Roush Review: Give Katherine Heigl the Benefit of the 'Doubt'
If you're expecting the second coming of The Good Wife in the new legal drama Doubt, you won't find it on CBS. For that, you'll have to subscribe to the network's All Access digital screening service to watch The Good Fight, which I'll be addressing later this week.
But set your sights a smidge lower, to the frothier genre stylings of Shonda Rhimes with a bit of David E. Kelley-style grandstanding thrown in, and Doubt is likely to erase many of your own doubts. From former Grey's Anatomy writers, this easy-to-take blend of hardboiled legal procedural and soft-focus romantic mystery is a much better vehicle for Grey's vet Katherine Heigl than the recent NBC misfire State of Affairs. As impassioned (what else) lawyer Sadie Ellis, Heigl gets to spar and strategize in court, banter in the workplace (mostly with her colleague Dule Hill, always a treat) and make reluctant googly eyes at her main client, Billy Brennan, a dashing McDreamy of a pediatric surgeon played by Rescue Me's charming Steven Pasquale.
Billy, a paragon from a political family, has been charged with the murder of a college girlfriend nearly a quarter-century ago, and when he's not buttering up Sadie with gushy compliments—"You fight like most people breathe, it's your natural state"—or crossing the line of client privilege by moving in for a kiss, he fights her advice to settle for reasonable doubt. Determined to prove his innocence, he reminds you of the show's title when Billy declares, "I want there to be no doubt." Get it? Unfortunately for him, if not for the show, the twists of the plot don't always work in his favor.
Thankfully, this heavy-breathing case is only one layer of the Doubt legal docket. Sadie's firm, led by longtime activist crusader/cheerleader Isaiah Roth (Elliott Gould), also features the statuesque Laverne Cox (Orange Is the New Black) as Cameron, a trans lawyer with a penchant for defending compelling underdogs. In the premiere, her schizophrenic client is played with heartbreaking authenticity by Broadway actor Adam Chanler-Berat, and whenever Cox commands the spotlight on his behalf, you momentarily forget this isn't really her show. (Give her, and the industry, time.)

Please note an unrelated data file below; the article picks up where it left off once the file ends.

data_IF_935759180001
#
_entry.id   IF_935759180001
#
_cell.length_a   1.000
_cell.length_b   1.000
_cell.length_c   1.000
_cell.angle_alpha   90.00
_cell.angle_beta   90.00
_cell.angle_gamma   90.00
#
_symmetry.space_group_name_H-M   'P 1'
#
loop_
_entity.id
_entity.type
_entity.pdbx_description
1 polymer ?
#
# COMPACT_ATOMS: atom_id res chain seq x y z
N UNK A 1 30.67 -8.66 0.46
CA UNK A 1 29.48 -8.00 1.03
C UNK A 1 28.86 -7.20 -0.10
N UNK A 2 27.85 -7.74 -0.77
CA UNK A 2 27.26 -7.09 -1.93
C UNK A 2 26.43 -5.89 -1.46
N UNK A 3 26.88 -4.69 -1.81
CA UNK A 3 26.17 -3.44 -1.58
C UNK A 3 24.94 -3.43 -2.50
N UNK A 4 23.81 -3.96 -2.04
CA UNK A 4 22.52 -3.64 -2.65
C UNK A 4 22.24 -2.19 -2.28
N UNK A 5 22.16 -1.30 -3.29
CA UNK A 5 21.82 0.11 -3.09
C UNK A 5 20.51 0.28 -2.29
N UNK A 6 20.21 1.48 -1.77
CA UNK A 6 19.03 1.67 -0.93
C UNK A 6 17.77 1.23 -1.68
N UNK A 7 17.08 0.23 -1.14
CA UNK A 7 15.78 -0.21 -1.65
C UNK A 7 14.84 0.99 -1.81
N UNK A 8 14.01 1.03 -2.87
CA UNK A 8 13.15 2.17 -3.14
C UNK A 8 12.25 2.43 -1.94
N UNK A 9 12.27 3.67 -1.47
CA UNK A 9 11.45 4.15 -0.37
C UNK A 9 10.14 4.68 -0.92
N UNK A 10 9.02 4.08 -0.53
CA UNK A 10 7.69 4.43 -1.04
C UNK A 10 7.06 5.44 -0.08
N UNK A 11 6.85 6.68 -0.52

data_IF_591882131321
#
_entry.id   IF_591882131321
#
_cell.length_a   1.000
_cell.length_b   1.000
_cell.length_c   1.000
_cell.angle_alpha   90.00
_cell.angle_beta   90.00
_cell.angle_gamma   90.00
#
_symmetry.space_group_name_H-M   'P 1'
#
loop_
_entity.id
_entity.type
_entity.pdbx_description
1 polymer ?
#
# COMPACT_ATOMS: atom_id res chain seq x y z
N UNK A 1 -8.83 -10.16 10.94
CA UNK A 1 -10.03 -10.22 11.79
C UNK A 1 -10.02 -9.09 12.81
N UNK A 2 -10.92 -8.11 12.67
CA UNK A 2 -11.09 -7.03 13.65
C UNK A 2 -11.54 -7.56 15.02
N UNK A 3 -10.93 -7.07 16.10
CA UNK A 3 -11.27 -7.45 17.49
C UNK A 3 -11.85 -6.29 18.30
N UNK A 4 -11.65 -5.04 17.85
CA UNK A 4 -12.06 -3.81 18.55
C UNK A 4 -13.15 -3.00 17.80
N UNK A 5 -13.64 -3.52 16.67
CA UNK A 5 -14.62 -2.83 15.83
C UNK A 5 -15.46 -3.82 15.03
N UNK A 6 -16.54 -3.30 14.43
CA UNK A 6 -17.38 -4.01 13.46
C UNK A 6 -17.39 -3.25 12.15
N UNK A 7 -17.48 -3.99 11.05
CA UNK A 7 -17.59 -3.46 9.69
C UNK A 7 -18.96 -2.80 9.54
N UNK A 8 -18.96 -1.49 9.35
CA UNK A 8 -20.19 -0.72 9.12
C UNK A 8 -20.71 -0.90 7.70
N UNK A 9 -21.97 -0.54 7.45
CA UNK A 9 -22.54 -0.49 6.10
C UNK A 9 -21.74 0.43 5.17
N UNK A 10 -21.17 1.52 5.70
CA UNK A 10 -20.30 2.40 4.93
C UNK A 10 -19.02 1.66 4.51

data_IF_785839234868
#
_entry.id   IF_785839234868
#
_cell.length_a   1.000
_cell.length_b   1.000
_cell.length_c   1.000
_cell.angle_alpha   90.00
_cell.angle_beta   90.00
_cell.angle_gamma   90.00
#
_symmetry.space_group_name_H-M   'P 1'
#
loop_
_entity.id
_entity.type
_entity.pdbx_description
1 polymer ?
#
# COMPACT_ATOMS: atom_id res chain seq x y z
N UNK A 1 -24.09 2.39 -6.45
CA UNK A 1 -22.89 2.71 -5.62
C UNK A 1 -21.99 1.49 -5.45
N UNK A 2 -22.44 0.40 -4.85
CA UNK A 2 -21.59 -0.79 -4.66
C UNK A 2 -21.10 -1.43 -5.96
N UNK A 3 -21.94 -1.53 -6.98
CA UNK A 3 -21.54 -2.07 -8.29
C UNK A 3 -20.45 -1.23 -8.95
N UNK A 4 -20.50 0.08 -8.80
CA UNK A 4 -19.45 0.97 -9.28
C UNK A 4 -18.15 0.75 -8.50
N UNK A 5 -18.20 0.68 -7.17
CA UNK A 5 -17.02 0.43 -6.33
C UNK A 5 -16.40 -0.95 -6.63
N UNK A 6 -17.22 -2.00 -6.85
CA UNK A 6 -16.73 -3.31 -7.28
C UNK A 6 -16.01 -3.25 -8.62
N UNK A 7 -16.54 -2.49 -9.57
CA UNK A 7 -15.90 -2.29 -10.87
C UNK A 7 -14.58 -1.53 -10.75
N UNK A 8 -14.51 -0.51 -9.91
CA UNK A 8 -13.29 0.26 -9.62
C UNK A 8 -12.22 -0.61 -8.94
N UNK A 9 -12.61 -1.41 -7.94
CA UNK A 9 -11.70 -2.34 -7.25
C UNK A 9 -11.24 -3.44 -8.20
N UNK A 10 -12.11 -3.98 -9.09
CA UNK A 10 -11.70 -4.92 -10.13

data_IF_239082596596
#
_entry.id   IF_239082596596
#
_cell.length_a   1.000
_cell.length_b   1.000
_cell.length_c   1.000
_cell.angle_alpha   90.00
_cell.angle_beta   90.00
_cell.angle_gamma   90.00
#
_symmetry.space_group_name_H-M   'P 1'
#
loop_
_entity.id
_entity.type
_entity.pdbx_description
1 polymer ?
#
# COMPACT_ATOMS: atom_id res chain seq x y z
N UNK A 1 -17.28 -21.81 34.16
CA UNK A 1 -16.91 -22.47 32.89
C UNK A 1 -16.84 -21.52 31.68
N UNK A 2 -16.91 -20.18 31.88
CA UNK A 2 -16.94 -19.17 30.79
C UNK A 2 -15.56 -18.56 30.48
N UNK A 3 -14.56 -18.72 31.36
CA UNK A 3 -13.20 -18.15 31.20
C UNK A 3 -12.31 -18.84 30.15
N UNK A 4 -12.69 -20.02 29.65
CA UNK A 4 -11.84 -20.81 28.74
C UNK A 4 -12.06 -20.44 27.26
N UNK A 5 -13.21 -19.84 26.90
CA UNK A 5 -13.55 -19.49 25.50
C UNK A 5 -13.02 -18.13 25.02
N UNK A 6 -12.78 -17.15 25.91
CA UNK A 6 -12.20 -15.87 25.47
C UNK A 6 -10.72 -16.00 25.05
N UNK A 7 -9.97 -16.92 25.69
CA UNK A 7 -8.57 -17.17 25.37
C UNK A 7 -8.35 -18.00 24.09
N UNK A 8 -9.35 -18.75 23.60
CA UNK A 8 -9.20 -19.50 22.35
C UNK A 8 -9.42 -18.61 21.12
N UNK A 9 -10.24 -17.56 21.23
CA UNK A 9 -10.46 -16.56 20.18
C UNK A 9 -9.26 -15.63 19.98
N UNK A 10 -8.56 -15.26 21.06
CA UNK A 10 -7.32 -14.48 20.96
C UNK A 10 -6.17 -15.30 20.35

Other co-workers seem more in tune with CBS's addiction to formula. Dreama Walker is Iowa-born Tiffany, alternately defensive and insecure about her heartland roots. Kobi Libii (Madam Secretary) is the newbie, Nick, with a chip on his shoulder about his ex-con past. His jailhouse mentor is played by the great Judith Light (Transparent), whose connection to the main characters reveals itself slowly but memorably.
The dangerous career-suicide flirtation between Sadie and Billy gives Doubt its sudsy juice, but it's the efficiently entertaining courtroom fireworks that give the show its heart and soul. It's never as frantically ridiculous as How to Get Away With Murder has become, but it's also a bit more ordinary, and never as slickly sophisticated as The Good Wife. By CBS's recent standards for drama, that still makes this one a win. Doubt it? Watch for yourself.